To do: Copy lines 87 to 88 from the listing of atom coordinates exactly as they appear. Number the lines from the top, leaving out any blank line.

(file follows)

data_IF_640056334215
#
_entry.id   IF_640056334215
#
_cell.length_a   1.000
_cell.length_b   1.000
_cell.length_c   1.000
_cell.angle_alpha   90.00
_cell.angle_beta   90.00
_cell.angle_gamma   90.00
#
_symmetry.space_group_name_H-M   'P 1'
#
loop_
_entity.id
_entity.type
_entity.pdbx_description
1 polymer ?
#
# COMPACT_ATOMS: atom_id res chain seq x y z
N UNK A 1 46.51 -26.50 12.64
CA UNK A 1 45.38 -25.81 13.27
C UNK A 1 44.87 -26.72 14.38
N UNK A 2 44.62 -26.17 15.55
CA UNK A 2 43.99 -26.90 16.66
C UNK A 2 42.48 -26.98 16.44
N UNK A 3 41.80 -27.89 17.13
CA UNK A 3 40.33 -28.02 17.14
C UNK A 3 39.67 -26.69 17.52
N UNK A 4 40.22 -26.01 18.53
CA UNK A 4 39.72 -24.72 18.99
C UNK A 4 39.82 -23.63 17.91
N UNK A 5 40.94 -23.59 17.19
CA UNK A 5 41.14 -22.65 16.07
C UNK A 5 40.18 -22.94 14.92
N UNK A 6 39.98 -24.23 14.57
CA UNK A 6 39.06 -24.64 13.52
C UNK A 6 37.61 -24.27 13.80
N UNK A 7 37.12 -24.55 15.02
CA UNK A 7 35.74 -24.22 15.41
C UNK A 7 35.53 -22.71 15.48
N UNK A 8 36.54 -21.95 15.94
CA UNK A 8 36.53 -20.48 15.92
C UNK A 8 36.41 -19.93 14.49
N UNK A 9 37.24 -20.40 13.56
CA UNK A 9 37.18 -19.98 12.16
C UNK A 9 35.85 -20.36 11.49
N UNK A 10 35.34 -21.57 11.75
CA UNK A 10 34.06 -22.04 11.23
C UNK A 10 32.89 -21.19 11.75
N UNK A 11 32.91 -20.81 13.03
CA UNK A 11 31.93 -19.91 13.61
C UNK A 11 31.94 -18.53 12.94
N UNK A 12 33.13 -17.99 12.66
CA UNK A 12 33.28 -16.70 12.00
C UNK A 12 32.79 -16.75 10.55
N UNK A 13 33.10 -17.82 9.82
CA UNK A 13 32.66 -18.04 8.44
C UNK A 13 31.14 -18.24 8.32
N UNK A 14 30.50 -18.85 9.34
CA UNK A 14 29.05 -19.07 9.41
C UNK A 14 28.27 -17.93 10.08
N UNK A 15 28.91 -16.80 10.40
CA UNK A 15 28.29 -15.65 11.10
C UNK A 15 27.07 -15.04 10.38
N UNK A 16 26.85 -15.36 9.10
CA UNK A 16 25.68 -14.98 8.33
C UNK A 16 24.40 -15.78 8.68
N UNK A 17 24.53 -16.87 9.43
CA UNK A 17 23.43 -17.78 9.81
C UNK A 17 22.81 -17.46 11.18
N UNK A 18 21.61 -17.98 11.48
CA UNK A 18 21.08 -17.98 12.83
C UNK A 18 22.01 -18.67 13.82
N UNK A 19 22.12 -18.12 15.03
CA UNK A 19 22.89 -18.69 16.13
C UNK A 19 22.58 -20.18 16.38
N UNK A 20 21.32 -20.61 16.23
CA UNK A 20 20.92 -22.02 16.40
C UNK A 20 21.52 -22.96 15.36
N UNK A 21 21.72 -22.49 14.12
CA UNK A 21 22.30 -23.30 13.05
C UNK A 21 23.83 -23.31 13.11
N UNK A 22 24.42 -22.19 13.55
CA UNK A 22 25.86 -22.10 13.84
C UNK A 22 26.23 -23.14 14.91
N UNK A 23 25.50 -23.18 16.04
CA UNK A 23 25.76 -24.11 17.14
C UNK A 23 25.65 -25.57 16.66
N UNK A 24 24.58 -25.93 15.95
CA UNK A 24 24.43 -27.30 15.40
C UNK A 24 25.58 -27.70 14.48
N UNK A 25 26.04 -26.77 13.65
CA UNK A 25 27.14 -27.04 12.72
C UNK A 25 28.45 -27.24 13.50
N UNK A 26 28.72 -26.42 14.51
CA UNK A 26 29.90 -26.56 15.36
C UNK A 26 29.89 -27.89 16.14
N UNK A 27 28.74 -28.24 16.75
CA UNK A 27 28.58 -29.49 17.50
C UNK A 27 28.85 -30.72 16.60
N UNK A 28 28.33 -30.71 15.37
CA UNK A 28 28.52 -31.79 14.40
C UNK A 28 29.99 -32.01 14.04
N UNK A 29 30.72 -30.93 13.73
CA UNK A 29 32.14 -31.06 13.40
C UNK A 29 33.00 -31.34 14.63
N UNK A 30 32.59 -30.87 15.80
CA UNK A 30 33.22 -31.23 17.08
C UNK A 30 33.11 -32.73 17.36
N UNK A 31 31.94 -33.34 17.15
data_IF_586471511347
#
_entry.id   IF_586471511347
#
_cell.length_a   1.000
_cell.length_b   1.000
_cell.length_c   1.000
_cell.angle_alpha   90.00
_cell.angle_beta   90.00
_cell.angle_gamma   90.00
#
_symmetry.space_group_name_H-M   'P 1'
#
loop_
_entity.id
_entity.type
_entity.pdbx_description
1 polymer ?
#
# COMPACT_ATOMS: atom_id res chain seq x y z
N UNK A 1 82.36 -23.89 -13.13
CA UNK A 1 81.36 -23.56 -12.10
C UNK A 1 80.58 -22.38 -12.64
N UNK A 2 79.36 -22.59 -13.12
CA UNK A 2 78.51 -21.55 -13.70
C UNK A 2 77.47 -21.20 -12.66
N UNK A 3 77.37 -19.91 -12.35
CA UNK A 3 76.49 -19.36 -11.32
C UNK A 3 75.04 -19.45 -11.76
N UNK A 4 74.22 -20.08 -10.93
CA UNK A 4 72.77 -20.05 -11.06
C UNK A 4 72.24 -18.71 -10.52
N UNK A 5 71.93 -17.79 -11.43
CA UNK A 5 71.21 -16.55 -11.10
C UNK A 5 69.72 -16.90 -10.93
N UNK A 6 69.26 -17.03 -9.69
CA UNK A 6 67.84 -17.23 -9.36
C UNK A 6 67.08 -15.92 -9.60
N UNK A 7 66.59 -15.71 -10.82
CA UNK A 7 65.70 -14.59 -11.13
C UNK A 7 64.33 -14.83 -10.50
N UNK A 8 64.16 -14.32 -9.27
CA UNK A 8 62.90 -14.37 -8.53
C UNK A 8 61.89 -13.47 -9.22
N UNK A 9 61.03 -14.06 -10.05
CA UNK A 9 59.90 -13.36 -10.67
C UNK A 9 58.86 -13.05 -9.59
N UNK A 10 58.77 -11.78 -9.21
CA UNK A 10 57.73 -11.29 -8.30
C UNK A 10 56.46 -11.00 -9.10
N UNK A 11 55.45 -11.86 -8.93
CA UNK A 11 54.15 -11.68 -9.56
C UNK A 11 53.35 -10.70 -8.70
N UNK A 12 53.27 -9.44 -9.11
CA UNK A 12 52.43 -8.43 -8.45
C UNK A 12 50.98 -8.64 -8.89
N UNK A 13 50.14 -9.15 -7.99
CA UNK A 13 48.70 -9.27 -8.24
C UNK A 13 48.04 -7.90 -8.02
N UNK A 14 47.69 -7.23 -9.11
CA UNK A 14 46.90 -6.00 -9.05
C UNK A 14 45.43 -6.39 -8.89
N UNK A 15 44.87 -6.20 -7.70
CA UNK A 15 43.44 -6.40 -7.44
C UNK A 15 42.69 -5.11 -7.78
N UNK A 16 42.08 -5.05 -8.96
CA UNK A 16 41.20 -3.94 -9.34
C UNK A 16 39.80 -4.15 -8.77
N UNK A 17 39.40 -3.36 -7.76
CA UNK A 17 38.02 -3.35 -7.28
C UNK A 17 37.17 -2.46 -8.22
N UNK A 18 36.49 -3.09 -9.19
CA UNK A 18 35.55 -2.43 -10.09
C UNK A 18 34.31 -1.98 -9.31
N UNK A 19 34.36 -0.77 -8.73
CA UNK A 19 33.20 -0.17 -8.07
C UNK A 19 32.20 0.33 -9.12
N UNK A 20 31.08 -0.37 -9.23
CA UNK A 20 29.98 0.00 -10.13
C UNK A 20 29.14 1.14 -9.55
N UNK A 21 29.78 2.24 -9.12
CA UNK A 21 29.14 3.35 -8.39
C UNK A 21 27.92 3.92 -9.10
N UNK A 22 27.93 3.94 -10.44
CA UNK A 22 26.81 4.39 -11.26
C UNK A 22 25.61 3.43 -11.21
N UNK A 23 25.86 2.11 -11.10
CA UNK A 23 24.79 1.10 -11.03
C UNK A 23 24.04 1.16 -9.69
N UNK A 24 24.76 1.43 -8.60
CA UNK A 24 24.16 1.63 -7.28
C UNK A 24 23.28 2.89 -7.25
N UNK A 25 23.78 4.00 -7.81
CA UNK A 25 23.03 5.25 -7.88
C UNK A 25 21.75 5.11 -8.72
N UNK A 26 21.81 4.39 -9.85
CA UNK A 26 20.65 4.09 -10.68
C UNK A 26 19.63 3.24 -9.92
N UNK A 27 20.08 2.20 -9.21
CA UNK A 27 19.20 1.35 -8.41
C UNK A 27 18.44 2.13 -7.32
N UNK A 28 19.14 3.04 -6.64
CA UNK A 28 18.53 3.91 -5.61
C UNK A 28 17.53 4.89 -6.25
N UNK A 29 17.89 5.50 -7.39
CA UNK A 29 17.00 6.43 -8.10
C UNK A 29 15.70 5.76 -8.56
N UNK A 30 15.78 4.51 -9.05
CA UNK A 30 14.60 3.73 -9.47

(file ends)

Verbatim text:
N UNK A 23 25.50 -23.18 16.04
CA UNK A 23 25.76 -24.11 17.14